Writing Academy, Memoirs, Novels, Short Stories, Book Proposals

New York City Writing Coach

Gay Walley

Location, location, location

One of the main characters in your book is location. Yes there are post modern books where no one knows where the scenes are located but then the location-lessness is part of the story, a character itself in the book.
So “place,” however one defines it, is entirely important. I remember one time I was blocked about what to write next and a writer friend said to me,”Think of a place for the story,” and out of that was born the novel LOST IN MONTREAL. I thought of my time walking the streets avidly as a young girl and what I saw and what led me to walking the streets and all of that became the ore for a story.
Raymond Chandler uses Los Angeles as a character. Conrad uses the sea. Dickens of course, we know where he uses. And on it goes. Place will ground you so to speak. Hemingway always said mention the weather in your scenes which is another way of talking about place. What he really means is that the reader likes to know where they are and see and feel the scene. So, if your book has many beach scenes, give us the sounds, the light, the heat, as well as where that beach is. An English beach is different than one on Cape Cod, the reader should always know where they are.
To return to place, you probably have also noticed that readers love seeing a city, complete with street names. Street names can have a kind of poetry to them. Writers use Seville, Barcelona, Lisbon, Paris – all as characters. The traffic the characters have to deal with, the particularities of the city become part of the story. Readers like the “feel” of a place. The people walking, the clothes they are wearing.
Of course Hardy’s Tess of the D’ubervilles also shows the countryside to romantic affect, as do many novels, so I suppose the message is mostly to remember that the setting of your novel is a deep part of the story. The location is part of the characters’ personalities.
Another important point is that the “place” details you make a point of illustrating in a novel should be specifically selected not only to let the reader settle into the scene, but also to dramatize the emotions in the story. If you are writing a passionate love story, the disarray of clothes on the bed will evoke that. If you are writing about a stiff family, the way the table is laid out will evoke that. Details are emotional and chosen selectively to further your characters’ lives. What you select to show us is part of your talent. “We are as much informed of a writer’s genius by what he selects as by what he originates,” said Ralph Waldo Emerson.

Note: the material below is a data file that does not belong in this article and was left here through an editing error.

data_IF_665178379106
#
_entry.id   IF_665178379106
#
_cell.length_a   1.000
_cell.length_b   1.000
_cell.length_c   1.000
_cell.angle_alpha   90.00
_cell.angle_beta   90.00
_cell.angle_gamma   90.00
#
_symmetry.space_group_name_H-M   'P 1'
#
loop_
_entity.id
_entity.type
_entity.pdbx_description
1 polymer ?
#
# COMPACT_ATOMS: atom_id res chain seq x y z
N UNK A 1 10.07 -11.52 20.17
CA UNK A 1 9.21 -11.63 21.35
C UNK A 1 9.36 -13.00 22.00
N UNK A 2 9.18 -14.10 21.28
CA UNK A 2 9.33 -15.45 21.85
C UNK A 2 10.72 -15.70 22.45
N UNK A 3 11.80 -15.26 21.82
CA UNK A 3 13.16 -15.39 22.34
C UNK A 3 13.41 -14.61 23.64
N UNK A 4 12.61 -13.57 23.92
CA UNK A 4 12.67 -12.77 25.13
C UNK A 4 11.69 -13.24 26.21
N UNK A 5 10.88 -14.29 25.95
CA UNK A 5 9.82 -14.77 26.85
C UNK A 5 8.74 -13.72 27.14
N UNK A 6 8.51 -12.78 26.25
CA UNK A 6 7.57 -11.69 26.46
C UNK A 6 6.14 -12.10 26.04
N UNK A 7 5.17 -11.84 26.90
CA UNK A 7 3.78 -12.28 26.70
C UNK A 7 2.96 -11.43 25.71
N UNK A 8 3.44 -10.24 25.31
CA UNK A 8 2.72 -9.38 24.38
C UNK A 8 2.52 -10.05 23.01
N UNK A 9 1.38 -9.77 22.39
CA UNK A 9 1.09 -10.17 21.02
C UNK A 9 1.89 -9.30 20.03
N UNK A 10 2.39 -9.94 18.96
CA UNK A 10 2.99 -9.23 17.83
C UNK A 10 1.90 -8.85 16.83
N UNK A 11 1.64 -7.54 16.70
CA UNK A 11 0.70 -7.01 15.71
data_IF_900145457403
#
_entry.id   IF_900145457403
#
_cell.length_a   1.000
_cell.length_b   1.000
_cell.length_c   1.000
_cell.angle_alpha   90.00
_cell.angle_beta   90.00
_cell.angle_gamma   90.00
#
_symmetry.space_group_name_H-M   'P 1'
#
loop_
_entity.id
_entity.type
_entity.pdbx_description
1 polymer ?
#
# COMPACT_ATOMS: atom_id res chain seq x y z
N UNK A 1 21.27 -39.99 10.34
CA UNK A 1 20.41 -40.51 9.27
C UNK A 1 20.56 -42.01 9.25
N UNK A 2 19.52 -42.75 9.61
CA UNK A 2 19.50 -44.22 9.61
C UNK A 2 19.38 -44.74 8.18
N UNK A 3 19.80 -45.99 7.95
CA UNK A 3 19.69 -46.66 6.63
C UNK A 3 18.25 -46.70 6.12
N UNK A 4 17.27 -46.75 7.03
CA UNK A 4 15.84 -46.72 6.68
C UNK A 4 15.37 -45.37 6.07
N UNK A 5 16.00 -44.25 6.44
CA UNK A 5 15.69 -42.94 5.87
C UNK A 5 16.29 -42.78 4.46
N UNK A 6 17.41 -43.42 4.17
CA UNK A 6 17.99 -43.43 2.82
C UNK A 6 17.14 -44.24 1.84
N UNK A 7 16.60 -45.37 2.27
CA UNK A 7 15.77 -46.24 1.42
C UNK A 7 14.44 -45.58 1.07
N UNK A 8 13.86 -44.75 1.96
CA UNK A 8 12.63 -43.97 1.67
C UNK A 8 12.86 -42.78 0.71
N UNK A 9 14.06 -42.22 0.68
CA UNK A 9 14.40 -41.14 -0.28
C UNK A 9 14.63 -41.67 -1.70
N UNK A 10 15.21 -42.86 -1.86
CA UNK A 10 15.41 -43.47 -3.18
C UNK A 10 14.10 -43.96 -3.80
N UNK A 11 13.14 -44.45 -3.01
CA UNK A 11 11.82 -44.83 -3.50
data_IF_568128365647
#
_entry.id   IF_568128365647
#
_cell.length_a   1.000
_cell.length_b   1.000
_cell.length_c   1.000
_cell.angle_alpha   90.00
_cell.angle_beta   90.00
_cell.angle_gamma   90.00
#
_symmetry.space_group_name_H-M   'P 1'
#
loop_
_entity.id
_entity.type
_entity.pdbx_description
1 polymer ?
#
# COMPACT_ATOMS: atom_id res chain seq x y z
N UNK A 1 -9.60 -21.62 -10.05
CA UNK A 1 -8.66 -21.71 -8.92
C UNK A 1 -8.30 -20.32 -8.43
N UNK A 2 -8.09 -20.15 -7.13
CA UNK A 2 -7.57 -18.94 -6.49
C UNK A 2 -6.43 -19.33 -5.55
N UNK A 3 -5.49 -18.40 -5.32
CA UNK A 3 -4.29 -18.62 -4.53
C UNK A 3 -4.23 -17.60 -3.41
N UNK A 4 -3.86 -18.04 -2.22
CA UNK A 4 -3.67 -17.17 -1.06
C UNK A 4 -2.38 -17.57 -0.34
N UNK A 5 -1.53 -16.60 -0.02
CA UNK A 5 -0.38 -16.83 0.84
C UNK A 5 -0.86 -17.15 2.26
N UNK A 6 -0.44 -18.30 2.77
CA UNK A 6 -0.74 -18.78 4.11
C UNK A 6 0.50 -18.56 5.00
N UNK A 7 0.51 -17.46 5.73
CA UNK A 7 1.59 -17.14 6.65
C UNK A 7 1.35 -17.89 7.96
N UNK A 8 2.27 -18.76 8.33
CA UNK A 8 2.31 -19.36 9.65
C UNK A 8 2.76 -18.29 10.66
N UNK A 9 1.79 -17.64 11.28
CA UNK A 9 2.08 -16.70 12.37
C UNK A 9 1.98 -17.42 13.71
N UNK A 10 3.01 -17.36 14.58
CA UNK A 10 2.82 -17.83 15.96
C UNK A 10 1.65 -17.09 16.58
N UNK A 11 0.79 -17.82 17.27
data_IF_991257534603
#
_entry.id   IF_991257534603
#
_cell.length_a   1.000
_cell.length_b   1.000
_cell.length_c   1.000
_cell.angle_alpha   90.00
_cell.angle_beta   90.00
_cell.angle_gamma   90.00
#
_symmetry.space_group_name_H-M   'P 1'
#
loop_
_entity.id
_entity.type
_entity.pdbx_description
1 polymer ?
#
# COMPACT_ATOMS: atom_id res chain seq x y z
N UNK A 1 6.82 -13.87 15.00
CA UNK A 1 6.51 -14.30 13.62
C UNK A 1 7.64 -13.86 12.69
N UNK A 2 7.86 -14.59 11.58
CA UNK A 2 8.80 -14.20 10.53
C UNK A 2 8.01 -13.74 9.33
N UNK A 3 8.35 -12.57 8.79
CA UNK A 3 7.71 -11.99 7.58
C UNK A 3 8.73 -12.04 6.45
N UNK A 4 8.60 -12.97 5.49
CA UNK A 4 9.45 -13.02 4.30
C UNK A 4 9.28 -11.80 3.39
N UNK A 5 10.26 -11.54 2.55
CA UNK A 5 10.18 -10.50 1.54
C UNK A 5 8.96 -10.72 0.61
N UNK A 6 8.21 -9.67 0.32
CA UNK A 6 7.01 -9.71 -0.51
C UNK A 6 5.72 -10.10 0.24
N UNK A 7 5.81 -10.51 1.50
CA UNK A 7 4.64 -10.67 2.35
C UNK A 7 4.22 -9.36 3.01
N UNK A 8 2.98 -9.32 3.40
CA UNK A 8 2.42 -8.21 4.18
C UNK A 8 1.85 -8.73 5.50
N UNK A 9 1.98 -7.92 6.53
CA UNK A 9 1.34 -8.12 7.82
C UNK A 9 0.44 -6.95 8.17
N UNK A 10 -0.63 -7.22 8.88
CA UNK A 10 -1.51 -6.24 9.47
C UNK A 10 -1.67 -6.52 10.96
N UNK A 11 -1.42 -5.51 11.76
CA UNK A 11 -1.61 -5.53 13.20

You don’t have to give every detail of the location of the scene, but you do have to select those that enlighten us to the character, and stay in the emotions of the story.
Let me try another way of saying this. If I am describing a writer’s living room, I do not need to mention every item on her coffee table but I will mention what betrays her particular character – stacks of pages of someone else’s work, a picture of Kingsley Amis, Philip Larkin and Anthony Powell, for example, a pencil sharpener, a lipstick … I don’t need to itemize but just list the details that give away that writer’s particular mind set that is relevant to the scene that you will be depicting.
But always keep in mind you have to never leave the dramatic tension of your story. No one wants to take a break from a heartfelt scene to describe the clouds in the sky that day. So know that the setting of your novel, like a set in a play, is one that communicates and enhances the story but is not the story itself.
So as with all novels, this is a tricky business. It’s selectivity. Not too much detail so we think we are reading a subway map, but not too little detail so we lose some of the world your characters are living in and interacting in and with.
The best guide for when is enough detail is to watch carefully that you do not break the action of a scene… that you make sure the story is always moving and that the location in the background simply adds to it. Do not interrupt the emotion of the scene for a coffee break about the history of the city fifty years ago or the environmental changes in the terrain unless it has something to do with the plot.

More on characters next time!!!